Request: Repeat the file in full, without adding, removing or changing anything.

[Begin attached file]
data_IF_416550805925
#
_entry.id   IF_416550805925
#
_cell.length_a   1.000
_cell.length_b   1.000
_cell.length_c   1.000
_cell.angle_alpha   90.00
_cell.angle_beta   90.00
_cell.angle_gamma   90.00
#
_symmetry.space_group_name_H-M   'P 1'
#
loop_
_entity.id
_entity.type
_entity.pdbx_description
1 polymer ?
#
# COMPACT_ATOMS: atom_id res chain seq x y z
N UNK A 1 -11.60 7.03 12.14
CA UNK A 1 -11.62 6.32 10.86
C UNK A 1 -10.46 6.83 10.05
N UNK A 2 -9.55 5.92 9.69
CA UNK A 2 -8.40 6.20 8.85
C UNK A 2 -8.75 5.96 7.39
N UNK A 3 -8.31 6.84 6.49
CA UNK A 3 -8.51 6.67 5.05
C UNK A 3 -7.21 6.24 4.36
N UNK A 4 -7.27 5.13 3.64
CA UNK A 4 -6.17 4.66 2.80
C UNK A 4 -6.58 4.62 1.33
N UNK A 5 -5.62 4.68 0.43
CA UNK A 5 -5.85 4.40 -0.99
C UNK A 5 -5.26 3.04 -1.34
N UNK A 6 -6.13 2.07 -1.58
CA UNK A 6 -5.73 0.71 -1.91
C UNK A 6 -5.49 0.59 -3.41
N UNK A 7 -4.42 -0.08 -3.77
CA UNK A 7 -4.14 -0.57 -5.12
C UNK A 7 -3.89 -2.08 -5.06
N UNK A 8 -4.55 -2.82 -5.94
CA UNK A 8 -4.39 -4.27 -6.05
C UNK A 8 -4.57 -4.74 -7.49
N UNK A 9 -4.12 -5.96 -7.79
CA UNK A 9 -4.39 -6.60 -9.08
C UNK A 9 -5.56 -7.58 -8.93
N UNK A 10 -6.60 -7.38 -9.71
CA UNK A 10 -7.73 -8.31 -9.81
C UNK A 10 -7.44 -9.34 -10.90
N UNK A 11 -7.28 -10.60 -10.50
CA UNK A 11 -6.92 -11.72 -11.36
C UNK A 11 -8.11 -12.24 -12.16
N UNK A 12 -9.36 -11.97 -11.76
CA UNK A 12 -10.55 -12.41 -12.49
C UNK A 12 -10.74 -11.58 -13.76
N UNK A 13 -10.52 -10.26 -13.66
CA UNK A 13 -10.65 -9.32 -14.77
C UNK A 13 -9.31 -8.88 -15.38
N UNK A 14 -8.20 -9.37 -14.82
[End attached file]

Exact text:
data_IF_416550805925
#
_entry.id   IF_416550805925
#
_cell.length_a   1.000
_cell.length_b   1.000
_cell.length_c   1.000
_cell.angle_alpha   90.00
_cell.angle_beta   90.00
_cell.angle_gamma   90.00
#
_symmetry.space_group_name_H-M   'P 1'
#
loop_
_entity.id
_entity.type
_entity.pdbx_description
1 polymer ?
#
# COMPACT_ATOMS: atom_id res chain seq x y z
N UNK A 1 -11.60 7.03 12.14
CA UNK A 1 -11.62 6.32 10.86
C UNK A 1 -10.46 6.83 10.05
N UNK A 2 -9.55 5.92 9.69
CA UNK A 2 -8.40 6.20 8.85
C UNK A 2 -8.75 5.96 7.39
N UNK A 3 -8.31 6.84 6.49
CA UNK A 3 -8.51 6.67 5.05
C UNK A 3 -7.21 6.24 4.36
N UNK A 4 -7.27 5.13 3.64
CA UNK A 4 -6.17 4.66 2.80
C UNK A 4 -6.58 4.62 1.33
N UNK A 5 -5.62 4.68 0.43
CA UNK A 5 -5.85 4.40 -0.99
C UNK A 5 -5.26 3.04 -1.34
N UNK A 6 -6.13 2.07 -1.58
CA UNK A 6 -5.73 0.71 -1.91
C UNK A 6 -5.49 0.59 -3.41
N UNK A 7 -4.42 -0.08 -3.77
CA UNK A 7 -4.14 -0.57 -5.12
C UNK A 7 -3.89 -2.08 -5.06
N UNK A 8 -4.55 -2.82 -5.94
CA UNK A 8 -4.39 -4.27 -6.05
C UNK A 8 -4.57 -4.74 -7.49
N UNK A 9 -4.12 -5.96 -7.79
CA UNK A 9 -4.39 -6.60 -9.08
C UNK A 9 -5.56 -7.58 -8.93
N UNK A 10 -6.60 -7.38 -9.71
CA UNK A 10 -7.73 -8.31 -9.81
C UNK A 10 -7.44 -9.34 -10.90
N UNK A 11 -7.28 -10.60 -10.50
CA UNK A 11 -6.92 -11.72 -11.36
C UNK A 11 -8.11 -12.24 -12.16
N UNK A 12 -9.36 -11.97 -11.76
CA UNK A 12 -10.55 -12.41 -12.49
C UNK A 12 -10.74 -11.58 -13.76
N UNK A 13 -10.52 -10.26 -13.66
CA UNK A 13 -10.65 -9.32 -14.77
C UNK A 13 -9.31 -8.88 -15.38
N UNK A 14 -8.20 -9.37 -14.82